"Some balances last longer than others, moments of realisation that seem to sum up many moments, and then a solid 'yes, that is the way it is' flows out, and the crowd begins to move. Each time it is Jerry (Garcia) who leads them out, his guitar singing and dancing joy. And his joy finds new levels and the work of exploration begins again.
"Jerry often talks of music as coming from a place and creating a place, a place where strife is gone, where the struggle to understand ends, and knowledge is as evident as light. However hard it is to get there, once there, you want to cry tears of ease and never leave.
"It is not a new place: those who seek it hard enough can find it, like the poet Lucretius who found it about 2500 years ago:
"...All terrors of the mind
Vanish, are gone; the barriers of the world
Dissolve before me, and I see things happen
All through the void in empty space
...I feel a more than mortal pleasure in all this."
"And Jerry, melodies glowing from him in endless arabesques, leads it away again, the crowd and himself ecstatic rats to some Pied Piper."
Holy Sapphire bullets of pure love, Batman, this celestial holocaust of musical thunder sounds like a fairly weighty brew, no?
The answer is yes, of course. It was, it did, and everyone who was there "came" or at least pretended to "come" anyway. That's perhaps why an honest look back on The Grateful Dead is such a tough task to undertake:
On the one hand there's The Grateful Dead as a pseudo-cosmic phenomenon, and then there's The Grateful Dead as "a rock music band". Also there are all the ecstatic retchings expounded on the band's supposedly numerous virtues, as well as the merciless vitriolic cynicism.
Somewhere in the middle of it all, I suppose, lies the true worth of The Grateful Dead.
It's strange though, when you look back to the very first murmurings that appeared to emanate from the West Coast concerning this bunch of mangy dead-beats who played psychedelic rhythm 'n' blues and looked like a cross between The Pretty Things and a pack of redundant Hells Angels.
The first promo photo is still a classic: the whole band are straddled out on the Haight-Ashbury strip looking like some punk combo gone drastically to seed, in rancid snot-stained denims. Bob Weir appears kinda psychotic, his eye-balls bent like Syd Barrett or Billy the Kid, Pigpen is malevolently obese, and Garcia contents himself by looking like some hoodlum squirrel.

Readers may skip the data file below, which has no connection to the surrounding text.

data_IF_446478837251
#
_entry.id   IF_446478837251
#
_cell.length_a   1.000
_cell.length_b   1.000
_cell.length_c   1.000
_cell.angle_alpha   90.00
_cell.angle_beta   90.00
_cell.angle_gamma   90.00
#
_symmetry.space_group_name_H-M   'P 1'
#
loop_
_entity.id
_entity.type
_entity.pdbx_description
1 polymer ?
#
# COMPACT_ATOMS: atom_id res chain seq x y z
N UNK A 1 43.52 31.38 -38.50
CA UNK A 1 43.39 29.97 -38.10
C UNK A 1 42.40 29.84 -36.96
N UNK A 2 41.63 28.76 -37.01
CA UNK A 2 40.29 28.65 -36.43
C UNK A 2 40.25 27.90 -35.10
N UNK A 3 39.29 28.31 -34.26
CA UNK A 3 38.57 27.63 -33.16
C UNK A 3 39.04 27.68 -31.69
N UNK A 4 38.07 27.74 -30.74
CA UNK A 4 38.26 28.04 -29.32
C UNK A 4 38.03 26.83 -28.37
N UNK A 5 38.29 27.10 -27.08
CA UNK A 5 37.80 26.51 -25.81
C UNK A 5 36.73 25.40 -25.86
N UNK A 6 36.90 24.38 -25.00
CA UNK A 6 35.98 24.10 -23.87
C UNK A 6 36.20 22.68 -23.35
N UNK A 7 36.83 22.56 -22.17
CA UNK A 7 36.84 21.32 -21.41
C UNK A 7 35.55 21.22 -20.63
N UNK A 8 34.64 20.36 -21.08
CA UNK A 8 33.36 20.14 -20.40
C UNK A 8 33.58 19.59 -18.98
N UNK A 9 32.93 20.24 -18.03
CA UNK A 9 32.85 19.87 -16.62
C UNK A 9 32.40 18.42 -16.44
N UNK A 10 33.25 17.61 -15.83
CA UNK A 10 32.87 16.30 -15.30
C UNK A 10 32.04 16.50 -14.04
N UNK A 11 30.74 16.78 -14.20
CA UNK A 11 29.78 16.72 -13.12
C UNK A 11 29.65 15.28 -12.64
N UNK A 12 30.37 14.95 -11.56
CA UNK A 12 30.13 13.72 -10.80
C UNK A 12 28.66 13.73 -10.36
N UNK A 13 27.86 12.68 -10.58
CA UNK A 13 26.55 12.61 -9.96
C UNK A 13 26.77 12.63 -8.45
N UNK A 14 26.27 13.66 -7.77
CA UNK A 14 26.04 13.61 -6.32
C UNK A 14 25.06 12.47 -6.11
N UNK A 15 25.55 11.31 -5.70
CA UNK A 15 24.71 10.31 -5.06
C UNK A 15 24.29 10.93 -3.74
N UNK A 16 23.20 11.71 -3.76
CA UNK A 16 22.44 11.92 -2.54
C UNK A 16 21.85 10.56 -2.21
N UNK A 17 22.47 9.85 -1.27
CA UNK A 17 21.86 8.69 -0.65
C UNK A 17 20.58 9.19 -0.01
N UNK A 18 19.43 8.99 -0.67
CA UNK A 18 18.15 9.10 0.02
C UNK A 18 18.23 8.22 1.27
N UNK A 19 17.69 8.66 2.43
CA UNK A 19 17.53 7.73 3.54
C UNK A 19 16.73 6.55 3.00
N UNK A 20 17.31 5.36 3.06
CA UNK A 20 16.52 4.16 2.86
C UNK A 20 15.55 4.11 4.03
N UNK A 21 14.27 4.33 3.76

At this point of course, there was a great deal of interest in the whole West Coast San Francisco Sound schtick. The Jefferson Airplane were the darlings of the movement. The Grateful Dead were the black sheep. It's not surprising really when one considers the first album, released in the summer of '67 and titled simply "The Grateful Dead".
Actually, examined in retrospect, it isn't nearly as bad as it once sounded – a kind of tinny second-rate jug-band-turned-punk-rocker-sound with Garcia's trebley "stinging" guitar just about making up for an organ sound so dire that even Question Mark and the Mysterions would have rejected it as unuseable.
Tracks like 'The Golden Road To Unlimited Devotion', 'Beat It On Down The Line', and 'Cold Rain And Snow' sprint along like some not-unappealing bastardisation of the Tex-Mex sound a la The Sir Douglas Quintet's 'She's About a Mover' and hootenanny rock, at a hair-raising pace (Garcia later confessed that the band had been taking a type of speed especially prescribed for slimmers throughout the session). There was also the token 12-minute improvisation jam around 'Viola Lee Blues'.
It was duly observed, however, that "The Grateful Dead" was no "Surrealistic Pillow" or "Da Capo", and also it didn't help much that it had been released on Warner Bros., a record company affiliated at that point almost totally with M.O.R. artistes like Petula Clark and Rod McKuen.
To compound the dubious nature of their Haight Ashbury notoriety, live musical escapades outside their home environment weren't greeted with quite the same ecstatic response as those which seemingly always graced the Dead's public appearance before the natives of San Francisco.